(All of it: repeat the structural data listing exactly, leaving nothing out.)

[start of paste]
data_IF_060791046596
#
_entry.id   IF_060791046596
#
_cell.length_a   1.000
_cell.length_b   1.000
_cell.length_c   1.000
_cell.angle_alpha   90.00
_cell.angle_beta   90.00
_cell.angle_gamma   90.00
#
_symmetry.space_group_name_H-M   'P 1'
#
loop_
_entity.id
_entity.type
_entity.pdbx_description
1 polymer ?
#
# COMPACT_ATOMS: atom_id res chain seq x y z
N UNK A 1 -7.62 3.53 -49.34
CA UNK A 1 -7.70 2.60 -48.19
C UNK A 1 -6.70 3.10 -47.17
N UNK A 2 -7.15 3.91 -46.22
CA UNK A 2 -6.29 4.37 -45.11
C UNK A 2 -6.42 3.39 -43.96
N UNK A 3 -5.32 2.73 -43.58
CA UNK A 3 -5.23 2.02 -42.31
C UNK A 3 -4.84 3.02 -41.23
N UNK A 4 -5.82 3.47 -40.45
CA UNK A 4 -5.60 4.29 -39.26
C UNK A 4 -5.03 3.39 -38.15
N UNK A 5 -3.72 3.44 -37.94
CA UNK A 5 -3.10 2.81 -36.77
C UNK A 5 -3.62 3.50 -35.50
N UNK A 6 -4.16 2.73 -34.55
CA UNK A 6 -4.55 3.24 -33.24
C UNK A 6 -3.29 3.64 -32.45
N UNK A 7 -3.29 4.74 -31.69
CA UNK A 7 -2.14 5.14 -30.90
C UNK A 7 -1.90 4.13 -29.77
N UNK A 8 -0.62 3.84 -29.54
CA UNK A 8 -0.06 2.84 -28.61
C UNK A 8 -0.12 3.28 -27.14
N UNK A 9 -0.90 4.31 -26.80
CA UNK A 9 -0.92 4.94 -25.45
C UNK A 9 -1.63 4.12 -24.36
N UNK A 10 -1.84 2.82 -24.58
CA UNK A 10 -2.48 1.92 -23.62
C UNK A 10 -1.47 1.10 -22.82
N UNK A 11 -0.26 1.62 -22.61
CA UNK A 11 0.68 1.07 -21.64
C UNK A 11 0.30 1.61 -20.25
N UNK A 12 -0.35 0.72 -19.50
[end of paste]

data_IF_060791046596
#
_entry.id   IF_060791046596
#
_cell.length_a   1.000
_cell.length_b   1.000
_cell.length_c   1.000
_cell.angle_alpha   90.00
_cell.angle_beta   90.00
_cell.angle_gamma   90.00
#
_symmetry.space_group_name_H-M   'P 1'
#
loop_
_entity.id
_entity.type
_entity.pdbx_description
1 polymer ?
#
# COMPACT_ATOMS: atom_id res chain seq x y z
N UNK A 1 -7.62 3.53 -49.34
CA UNK A 1 -7.70 2.60 -48.19
C UNK A 1 -6.70 3.10 -47.17
N UNK A 2 -7.15 3.91 -46.22
CA UNK A 2 -6.29 4.37 -45.11
C UNK A 2 -6.42 3.39 -43.96
N UNK A 3 -5.32 2.73 -43.58
CA UNK A 3 -5.23 2.02 -42.31
C UNK A 3 -4.84 3.02 -41.23
N UNK A 4 -5.82 3.47 -40.45
CA UNK A 4 -5.60 4.29 -39.26
C UNK A 4 -5.03 3.39 -38.15
N UNK A 5 -3.72 3.44 -37.94
CA UNK A 5 -3.10 2.81 -36.77
C UNK A 5 -3.62 3.50 -35.50
N UNK A 6 -4.16 2.73 -34.55
CA UNK A 6 -4.55 3.24 -33.24
C UNK A 6 -3.29 3.64 -32.45
N UNK A 7 -3.29 4.74 -31.69
CA UNK A 7 -2.14 5.14 -30.90
C UNK A 7 -1.90 4.13 -29.77
N UNK A 8 -0.62 3.84 -29.54
CA UNK A 8 -0.06 2.84 -28.61
C UNK A 8 -0.12 3.28 -27.14
N UNK A 9 -0.90 4.31 -26.80
CA UNK A 9 -0.92 4.94 -25.45
C UNK A 9 -1.63 4.12 -24.36
N UNK A 10 -1.84 2.82 -24.58
CA UNK A 10 -2.48 1.92 -23.62
C UNK A 10 -1.47 1.10 -22.82
N UNK A 11 -0.26 1.62 -22.61
CA UNK A 11 0.68 1.07 -21.64
C UNK A 11 0.30 1.61 -20.25
N UNK A 12 -0.35 0.72 -19.50